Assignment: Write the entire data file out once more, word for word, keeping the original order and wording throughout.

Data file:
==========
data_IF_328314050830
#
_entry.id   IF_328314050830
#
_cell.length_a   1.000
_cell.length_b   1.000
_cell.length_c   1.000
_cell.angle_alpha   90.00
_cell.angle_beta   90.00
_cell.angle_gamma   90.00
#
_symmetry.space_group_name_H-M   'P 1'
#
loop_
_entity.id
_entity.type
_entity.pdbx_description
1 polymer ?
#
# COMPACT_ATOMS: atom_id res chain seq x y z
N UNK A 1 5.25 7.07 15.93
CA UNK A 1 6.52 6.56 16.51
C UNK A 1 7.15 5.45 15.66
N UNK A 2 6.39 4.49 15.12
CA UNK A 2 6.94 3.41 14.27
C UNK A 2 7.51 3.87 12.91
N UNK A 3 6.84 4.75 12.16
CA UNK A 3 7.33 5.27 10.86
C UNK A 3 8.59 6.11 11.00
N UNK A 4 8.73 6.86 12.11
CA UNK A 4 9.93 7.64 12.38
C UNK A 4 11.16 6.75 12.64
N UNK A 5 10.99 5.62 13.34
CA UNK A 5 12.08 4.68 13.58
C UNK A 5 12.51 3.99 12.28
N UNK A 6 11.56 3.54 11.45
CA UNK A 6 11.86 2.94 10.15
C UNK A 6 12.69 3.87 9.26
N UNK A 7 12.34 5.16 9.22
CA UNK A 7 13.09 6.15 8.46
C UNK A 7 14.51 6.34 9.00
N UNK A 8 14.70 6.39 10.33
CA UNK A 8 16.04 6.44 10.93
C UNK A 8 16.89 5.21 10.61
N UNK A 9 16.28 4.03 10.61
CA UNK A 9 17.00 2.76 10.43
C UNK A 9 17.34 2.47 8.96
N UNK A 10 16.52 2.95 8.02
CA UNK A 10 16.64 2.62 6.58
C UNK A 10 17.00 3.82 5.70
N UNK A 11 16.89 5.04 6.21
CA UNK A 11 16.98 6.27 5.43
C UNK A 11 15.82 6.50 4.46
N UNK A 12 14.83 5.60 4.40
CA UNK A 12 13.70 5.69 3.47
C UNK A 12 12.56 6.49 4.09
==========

data_IF_328314050830
#
_entry.id   IF_328314050830
#
_cell.length_a   1.000
_cell.length_b   1.000
_cell.length_c   1.000
_cell.angle_alpha   90.00
_cell.angle_beta   90.00
_cell.angle_gamma   90.00
#
_symmetry.space_group_name_H-M   'P 1'
#
loop_
_entity.id
_entity.type
_entity.pdbx_description
1 polymer ?
#
# COMPACT_ATOMS: atom_id res chain seq x y z
N UNK A 1 5.25 7.07 15.93
CA UNK A 1 6.52 6.56 16.51
C UNK A 1 7.15 5.45 15.66
N UNK A 2 6.39 4.49 15.12
CA UNK A 2 6.94 3.41 14.27
C UNK A 2 7.51 3.87 12.91
N UNK A 3 6.84 4.75 12.16
CA UNK A 3 7.33 5.27 10.86
C UNK A 3 8.59 6.11 11.00
N UNK A 4 8.73 6.86 12.11
CA UNK A 4 9.93 7.64 12.38
C UNK A 4 11.16 6.75 12.64
N UNK A 5 10.99 5.62 13.34
CA UNK A 5 12.08 4.68 13.58
C UNK A 5 12.51 3.99 12.28
N UNK A 6 11.56 3.54 11.45
CA UNK A 6 11.86 2.94 10.15
C UNK A 6 12.69 3.87 9.26
N UNK A 7 12.34 5.16 9.22
CA UNK A 7 13.09 6.15 8.46
C UNK A 7 14.51 6.34 9.00
N UNK A 8 14.70 6.39 10.33
CA UNK A 8 16.04 6.44 10.93
C UNK A 8 16.89 5.21 10.61
N UNK A 9 16.28 4.03 10.61
CA UNK A 9 17.00 2.76 10.43
C UNK A 9 17.34 2.47 8.96
N UNK A 10 16.52 2.95 8.02
CA UNK A 10 16.64 2.62 6.58
C UNK A 10 17.00 3.82 5.70
N UNK A 11 16.89 5.04 6.21
CA UNK A 11 16.98 6.27 5.43
C UNK A 11 15.82 6.50 4.46
N UNK A 12 14.83 5.60 4.40
CA UNK A 12 13.70 5.69 3.47
C UNK A 12 12.56 6.49 4.09